In my article, "A Fourteen Point Plan for a Post-Wilsonian America," the first five points, from a foreign policy standpoint, are: 1) End the United States' worldwide military presence and bring American troops home; 2) Place no economic sanctions on other countries; 3) Engage in unrestricted trade with all nations; 4) Declare principled neutrality in all foreign disputes and wars; and 5) Withdraw from the United Nations. We should do this irrespective of its salutary effect on terrorism. America needs to return to a foreign policy of "peace, commerce and honest friendship with all nations; [but] entangling alliances with none," as Thomas Jefferson put it.
What should we do we do about the terrorists, and those who have supported them, who have killed and maimed our loved ones and fellow citizens? Use a remedy that the Constitution provides for punishing pirates. Issue Letters of Marque, with substantial monetary rewards from the United States government added, to anyone who can deliver, dead or alive, the perpetrators of these attacks, beginning with Osama bin Laden and Saddam Hussein.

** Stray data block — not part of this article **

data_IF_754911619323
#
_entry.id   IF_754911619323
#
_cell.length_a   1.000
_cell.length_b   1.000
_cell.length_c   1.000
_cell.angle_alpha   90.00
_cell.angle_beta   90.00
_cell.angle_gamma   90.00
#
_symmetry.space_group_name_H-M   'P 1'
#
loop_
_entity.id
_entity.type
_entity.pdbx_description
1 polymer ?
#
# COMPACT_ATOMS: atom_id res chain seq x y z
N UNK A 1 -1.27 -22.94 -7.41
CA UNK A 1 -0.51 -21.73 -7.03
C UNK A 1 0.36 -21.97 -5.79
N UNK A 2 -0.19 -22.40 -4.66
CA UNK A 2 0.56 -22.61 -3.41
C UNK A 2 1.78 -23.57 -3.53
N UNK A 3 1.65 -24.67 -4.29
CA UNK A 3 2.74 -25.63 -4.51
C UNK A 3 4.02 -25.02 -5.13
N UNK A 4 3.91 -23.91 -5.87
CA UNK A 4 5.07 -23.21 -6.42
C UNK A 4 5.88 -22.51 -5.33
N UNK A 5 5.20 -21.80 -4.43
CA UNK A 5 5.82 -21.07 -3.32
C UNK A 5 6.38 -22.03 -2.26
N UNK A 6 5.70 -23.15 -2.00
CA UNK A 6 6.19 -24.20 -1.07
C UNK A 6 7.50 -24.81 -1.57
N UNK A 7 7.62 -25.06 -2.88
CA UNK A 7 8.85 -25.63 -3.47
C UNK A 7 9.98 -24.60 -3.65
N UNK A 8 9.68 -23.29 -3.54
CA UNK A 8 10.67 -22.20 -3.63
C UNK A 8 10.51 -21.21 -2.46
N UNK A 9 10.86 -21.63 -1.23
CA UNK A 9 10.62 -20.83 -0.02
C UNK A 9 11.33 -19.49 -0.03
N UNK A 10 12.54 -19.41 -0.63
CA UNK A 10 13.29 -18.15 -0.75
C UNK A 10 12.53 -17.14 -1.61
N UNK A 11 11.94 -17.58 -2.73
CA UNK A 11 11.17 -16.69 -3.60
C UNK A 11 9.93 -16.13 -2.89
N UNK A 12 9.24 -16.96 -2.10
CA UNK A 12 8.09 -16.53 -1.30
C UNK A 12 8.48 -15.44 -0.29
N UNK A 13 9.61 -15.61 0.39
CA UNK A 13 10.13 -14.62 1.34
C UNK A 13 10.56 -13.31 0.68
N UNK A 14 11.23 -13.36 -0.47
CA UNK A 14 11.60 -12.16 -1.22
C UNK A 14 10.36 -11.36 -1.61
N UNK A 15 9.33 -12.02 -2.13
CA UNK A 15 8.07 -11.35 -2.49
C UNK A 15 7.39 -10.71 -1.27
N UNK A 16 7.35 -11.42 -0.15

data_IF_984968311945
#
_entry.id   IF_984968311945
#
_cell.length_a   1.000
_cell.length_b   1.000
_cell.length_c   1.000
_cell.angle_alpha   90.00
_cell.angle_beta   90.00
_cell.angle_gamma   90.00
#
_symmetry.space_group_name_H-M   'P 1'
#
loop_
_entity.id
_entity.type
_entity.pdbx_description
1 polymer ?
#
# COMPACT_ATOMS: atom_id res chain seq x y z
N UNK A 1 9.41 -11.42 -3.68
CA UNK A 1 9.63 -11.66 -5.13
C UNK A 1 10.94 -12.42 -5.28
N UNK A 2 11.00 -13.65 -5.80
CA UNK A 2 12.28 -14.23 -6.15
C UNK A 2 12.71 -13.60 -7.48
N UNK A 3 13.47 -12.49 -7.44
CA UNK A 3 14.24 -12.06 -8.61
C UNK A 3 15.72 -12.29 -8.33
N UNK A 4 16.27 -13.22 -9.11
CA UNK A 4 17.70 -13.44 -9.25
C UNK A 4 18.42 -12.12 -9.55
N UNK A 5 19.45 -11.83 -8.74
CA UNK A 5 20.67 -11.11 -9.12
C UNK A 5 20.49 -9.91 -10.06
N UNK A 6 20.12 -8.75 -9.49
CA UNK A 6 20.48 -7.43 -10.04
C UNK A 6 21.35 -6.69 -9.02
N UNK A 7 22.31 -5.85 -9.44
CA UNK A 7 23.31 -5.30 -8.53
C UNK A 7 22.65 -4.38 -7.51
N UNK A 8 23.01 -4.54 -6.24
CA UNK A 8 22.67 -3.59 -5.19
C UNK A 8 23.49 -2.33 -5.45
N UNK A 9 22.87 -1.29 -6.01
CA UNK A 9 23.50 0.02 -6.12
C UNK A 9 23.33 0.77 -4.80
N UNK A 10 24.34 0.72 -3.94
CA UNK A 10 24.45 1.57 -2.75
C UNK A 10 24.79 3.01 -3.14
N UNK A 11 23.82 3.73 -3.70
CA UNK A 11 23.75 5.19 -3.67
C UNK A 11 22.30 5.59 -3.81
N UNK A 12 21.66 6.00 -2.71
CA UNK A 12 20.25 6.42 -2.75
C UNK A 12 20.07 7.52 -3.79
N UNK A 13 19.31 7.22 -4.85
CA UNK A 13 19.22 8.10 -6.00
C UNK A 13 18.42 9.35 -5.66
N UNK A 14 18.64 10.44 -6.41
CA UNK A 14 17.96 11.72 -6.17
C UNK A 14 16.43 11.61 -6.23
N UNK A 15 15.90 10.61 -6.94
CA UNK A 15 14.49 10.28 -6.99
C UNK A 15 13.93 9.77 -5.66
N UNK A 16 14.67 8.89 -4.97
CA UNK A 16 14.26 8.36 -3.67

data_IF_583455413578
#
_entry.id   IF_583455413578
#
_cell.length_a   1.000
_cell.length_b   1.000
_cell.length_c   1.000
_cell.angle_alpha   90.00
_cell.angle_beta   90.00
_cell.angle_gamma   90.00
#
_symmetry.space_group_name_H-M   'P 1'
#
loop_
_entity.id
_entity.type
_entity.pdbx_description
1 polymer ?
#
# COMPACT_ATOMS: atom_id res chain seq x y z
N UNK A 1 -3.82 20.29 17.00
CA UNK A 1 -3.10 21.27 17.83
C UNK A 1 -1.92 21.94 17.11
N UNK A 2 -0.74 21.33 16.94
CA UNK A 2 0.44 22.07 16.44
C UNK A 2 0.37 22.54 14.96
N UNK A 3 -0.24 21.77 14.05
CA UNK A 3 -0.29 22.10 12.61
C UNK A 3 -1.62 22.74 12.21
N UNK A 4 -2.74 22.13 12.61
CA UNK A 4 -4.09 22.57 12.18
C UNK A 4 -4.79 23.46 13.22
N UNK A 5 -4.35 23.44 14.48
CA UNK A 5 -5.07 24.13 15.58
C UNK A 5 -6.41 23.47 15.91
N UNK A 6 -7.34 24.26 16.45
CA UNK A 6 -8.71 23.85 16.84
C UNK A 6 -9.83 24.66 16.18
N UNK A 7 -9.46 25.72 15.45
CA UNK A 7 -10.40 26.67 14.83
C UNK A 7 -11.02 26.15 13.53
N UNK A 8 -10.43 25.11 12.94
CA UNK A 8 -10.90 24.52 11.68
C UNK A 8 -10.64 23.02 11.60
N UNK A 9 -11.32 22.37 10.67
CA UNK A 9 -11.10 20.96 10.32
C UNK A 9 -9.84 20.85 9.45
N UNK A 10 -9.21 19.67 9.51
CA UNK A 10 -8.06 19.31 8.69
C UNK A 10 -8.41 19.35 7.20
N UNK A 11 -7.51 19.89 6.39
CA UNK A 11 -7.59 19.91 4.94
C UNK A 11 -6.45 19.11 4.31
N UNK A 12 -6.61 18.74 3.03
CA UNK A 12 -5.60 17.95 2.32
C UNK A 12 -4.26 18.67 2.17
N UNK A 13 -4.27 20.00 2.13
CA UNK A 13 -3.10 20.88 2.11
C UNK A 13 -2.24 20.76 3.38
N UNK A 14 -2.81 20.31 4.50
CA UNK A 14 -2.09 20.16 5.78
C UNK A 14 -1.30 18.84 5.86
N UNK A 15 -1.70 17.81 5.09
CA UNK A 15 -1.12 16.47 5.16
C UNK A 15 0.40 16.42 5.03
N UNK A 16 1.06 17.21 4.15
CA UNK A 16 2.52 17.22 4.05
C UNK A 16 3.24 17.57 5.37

Mark Twain, in the closing pages of a notebook he used from 1905-1908, wrote:
In the beginning of a change the patriot is a scarce man, and brave, and hated and scorned. When his cause succeeds, the timid join him, for then it costs nothing to be a patriot.
As the third stage in our country's history soldiers on to a bad end, America desperately needs patriots like those who signed the Declaration of Independence announcing the American Colonies' secession from the British Empire. We need the kind of patriots now that America had then. It will require very courageous people to effect this country's change from the world's sole superpower, with troops stationed in 106 countries supported by influential special interests that profit from their presence abroad, to a Switzerland writ large from an empire to a republic. America needs brave and true patriots, ones like Congressman Ron Paul, that can help to bring this about, who will stand up to the United States Empire and free America from its grip. The stakes involved are freedom, liberty, and prosperity.
October 30, 2001